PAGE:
BRIEF DESCRIPTION OF THE DRAWINGS

So that the manner in which the above recited features of the present disclosure can be understood in detail, a more particular description of the disclosure, briefly summarized above, may be had by reference to embodiments, some of which are illustrated in the appended drawings. It is to be noted, however, that the appended drawings illustrate only typical embodiments of this disclosure and are therefore not to be considered limiting of its scope, for the disclosure may admit to other equally effective embodiments.

FIG. 1 is a block diagram illustrating a manufacturing environment, according to example embodiments.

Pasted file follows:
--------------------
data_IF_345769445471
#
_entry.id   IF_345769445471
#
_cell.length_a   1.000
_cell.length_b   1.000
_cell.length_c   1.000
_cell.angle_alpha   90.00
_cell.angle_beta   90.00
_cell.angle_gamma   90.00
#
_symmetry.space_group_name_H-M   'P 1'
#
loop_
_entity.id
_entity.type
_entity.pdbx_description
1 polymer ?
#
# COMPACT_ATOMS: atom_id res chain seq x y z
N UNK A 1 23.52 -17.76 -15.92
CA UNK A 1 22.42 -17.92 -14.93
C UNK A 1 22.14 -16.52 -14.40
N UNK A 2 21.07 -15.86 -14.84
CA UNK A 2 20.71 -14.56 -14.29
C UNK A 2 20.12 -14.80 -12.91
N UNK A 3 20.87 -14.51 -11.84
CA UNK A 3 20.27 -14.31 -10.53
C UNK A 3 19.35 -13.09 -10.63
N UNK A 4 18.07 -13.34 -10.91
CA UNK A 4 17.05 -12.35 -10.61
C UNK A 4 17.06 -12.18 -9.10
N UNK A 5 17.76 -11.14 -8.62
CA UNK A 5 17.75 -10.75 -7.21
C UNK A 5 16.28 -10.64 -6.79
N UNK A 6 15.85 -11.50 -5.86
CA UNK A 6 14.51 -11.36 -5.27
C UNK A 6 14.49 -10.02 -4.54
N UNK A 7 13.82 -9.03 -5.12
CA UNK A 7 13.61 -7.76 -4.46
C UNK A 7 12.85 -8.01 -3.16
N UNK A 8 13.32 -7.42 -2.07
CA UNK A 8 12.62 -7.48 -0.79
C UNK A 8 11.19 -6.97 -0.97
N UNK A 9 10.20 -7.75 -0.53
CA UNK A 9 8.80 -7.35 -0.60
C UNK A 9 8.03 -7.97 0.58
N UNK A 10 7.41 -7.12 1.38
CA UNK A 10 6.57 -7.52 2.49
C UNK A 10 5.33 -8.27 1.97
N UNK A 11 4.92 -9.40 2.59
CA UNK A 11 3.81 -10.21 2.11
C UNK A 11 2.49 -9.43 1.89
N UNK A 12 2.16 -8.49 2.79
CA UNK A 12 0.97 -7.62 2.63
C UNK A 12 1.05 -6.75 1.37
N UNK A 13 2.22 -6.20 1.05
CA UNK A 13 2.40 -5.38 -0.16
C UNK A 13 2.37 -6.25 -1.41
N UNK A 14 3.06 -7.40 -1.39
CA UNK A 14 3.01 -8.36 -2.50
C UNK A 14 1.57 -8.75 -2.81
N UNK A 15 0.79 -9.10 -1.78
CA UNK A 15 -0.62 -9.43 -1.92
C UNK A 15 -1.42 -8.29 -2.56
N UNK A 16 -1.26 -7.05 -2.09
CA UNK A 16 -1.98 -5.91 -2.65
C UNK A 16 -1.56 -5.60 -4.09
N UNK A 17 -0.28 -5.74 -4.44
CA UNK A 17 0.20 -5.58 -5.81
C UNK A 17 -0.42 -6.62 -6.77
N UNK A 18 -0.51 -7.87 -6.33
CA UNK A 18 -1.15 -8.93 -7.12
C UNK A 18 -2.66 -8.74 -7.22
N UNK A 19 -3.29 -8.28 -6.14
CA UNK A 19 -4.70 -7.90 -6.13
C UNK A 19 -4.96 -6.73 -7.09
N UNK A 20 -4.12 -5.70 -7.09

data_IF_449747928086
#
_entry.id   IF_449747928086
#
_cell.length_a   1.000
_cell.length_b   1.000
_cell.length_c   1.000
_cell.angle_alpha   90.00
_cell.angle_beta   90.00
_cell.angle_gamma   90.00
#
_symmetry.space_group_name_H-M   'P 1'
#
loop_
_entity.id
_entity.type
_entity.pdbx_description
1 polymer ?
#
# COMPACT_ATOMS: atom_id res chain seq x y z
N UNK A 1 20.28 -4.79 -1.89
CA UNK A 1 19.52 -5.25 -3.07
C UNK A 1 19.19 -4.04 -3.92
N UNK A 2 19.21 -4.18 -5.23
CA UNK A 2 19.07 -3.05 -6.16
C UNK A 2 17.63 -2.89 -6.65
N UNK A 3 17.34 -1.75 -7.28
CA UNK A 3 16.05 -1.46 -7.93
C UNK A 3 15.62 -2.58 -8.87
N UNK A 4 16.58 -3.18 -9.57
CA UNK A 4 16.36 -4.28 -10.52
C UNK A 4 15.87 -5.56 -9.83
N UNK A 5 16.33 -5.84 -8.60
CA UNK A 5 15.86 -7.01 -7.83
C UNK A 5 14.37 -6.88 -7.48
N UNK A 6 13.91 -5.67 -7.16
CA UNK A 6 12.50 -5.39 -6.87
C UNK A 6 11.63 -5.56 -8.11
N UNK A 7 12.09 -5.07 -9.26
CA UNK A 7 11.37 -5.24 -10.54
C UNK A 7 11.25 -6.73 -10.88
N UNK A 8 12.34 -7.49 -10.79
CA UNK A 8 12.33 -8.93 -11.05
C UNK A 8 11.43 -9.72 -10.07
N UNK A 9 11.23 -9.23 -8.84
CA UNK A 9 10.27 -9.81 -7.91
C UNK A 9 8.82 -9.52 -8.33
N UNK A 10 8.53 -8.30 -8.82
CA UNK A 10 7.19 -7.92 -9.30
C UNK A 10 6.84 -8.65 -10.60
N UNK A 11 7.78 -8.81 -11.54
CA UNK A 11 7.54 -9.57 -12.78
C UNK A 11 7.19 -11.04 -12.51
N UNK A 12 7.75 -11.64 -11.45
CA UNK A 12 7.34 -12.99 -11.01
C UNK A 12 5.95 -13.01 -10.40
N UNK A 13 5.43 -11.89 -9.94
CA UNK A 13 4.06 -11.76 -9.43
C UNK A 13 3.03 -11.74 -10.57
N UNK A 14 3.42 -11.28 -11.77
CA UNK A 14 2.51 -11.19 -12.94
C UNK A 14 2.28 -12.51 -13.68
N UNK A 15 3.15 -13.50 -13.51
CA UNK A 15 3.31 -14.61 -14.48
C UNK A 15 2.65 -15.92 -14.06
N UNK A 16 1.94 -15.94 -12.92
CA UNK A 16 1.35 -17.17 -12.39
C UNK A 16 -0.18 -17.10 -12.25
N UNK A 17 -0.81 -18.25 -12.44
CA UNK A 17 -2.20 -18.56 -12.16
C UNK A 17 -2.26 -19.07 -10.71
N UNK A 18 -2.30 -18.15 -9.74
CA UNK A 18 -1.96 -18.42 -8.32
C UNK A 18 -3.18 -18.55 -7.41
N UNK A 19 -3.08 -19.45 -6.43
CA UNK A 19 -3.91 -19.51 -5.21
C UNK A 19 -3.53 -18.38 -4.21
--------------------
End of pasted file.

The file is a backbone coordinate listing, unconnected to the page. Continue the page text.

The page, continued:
FIG. 2 is a block diagram illustrating prediction engine of manufacturing environment, according to example embodiments.

FIG. 3 is a block diagram illustrating architecture of state autoencoder of the prediction engine, according to example embodiments.

FIG. 4 is a block diagram illustrating architecture of an actor-critic paradigm for corrective agent of the prediction engine, according to example embodiments.

FIG. 5 is a flow diagram illustrating a method of performing a multi-step manufacturing process, according to example embodiments.

FIG. 6A illustrates a system bus computing system architecture, according to example embodiments.

FIG. 6B illustrates a computer system having a chipset architecture, according to example embodiments.

To facilitate understanding, identical reference numerals have been used, where possible, to designate identical elements that are common to the figures. It is contemplated that elements disclosed in one embodiment may be beneficially utilized on other embodiments without specific recitation.